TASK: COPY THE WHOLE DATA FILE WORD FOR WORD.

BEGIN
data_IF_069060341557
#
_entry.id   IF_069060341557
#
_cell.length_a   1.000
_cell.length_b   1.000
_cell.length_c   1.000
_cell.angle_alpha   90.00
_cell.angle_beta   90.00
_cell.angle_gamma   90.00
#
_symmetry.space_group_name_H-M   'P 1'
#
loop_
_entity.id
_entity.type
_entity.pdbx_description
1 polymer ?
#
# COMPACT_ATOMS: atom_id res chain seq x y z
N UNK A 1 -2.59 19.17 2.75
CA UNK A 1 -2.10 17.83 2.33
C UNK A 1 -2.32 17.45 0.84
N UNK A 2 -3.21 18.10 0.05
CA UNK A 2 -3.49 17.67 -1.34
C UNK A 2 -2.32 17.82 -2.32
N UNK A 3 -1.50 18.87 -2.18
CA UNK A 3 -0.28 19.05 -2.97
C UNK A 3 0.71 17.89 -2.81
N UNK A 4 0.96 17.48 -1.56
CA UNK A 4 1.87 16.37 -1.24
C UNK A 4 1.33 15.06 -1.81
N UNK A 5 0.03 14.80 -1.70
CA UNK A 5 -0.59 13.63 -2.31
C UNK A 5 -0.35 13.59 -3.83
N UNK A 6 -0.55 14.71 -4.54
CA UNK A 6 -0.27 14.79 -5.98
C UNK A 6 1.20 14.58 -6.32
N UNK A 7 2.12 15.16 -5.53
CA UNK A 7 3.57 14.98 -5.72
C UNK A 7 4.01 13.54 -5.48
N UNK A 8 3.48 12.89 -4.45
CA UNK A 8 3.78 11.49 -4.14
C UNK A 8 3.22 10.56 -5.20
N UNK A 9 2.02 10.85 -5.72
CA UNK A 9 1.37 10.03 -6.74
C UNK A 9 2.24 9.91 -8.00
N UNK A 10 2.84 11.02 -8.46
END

data_IF_069060341557
#
_entry.id   IF_069060341557
#
_cell.length_a   1.000
_cell.length_b   1.000
_cell.length_c   1.000
_cell.angle_alpha   90.00
_cell.angle_beta   90.00
_cell.angle_gamma   90.00
#
_symmetry.space_group_name_H-M   'P 1'
#
loop_
_entity.id
_entity.type
_entity.pdbx_description
1 polymer ?
#
# COMPACT_ATOMS: atom_id res chain seq x y z
N UNK A 1 -2.59 19.17 2.75
CA UNK A 1 -2.10 17.83 2.33
C UNK A 1 -2.32 17.45 0.84
N UNK A 2 -3.21 18.10 0.05
CA UNK A 2 -3.49 17.67 -1.34
C UNK A 2 -2.32 17.82 -2.32
N UNK A 3 -1.50 18.87 -2.18
CA UNK A 3 -0.28 19.05 -2.97
C UNK A 3 0.71 17.89 -2.81
N UNK A 4 0.96 17.48 -1.56
CA UNK A 4 1.87 16.37 -1.24
C UNK A 4 1.33 15.06 -1.81
N UNK A 5 0.03 14.80 -1.70
CA UNK A 5 -0.59 13.63 -2.31
C UNK A 5 -0.35 13.59 -3.83
N UNK A 6 -0.55 14.71 -4.54
CA UNK A 6 -0.27 14.79 -5.98
C UNK A 6 1.20 14.58 -6.32
N UNK A 7 2.12 15.16 -5.53
CA UNK A 7 3.57 14.98 -5.72
C UNK A 7 4.01 13.54 -5.48
N UNK A 8 3.48 12.89 -4.45
CA UNK A 8 3.78 11.49 -4.14
C UNK A 8 3.22 10.56 -5.20
N UNK A 9 2.02 10.85 -5.72
CA UNK A 9 1.37 10.03 -6.74
C UNK A 9 2.24 9.91 -8.00
N UNK A 10 2.84 11.02 -8.46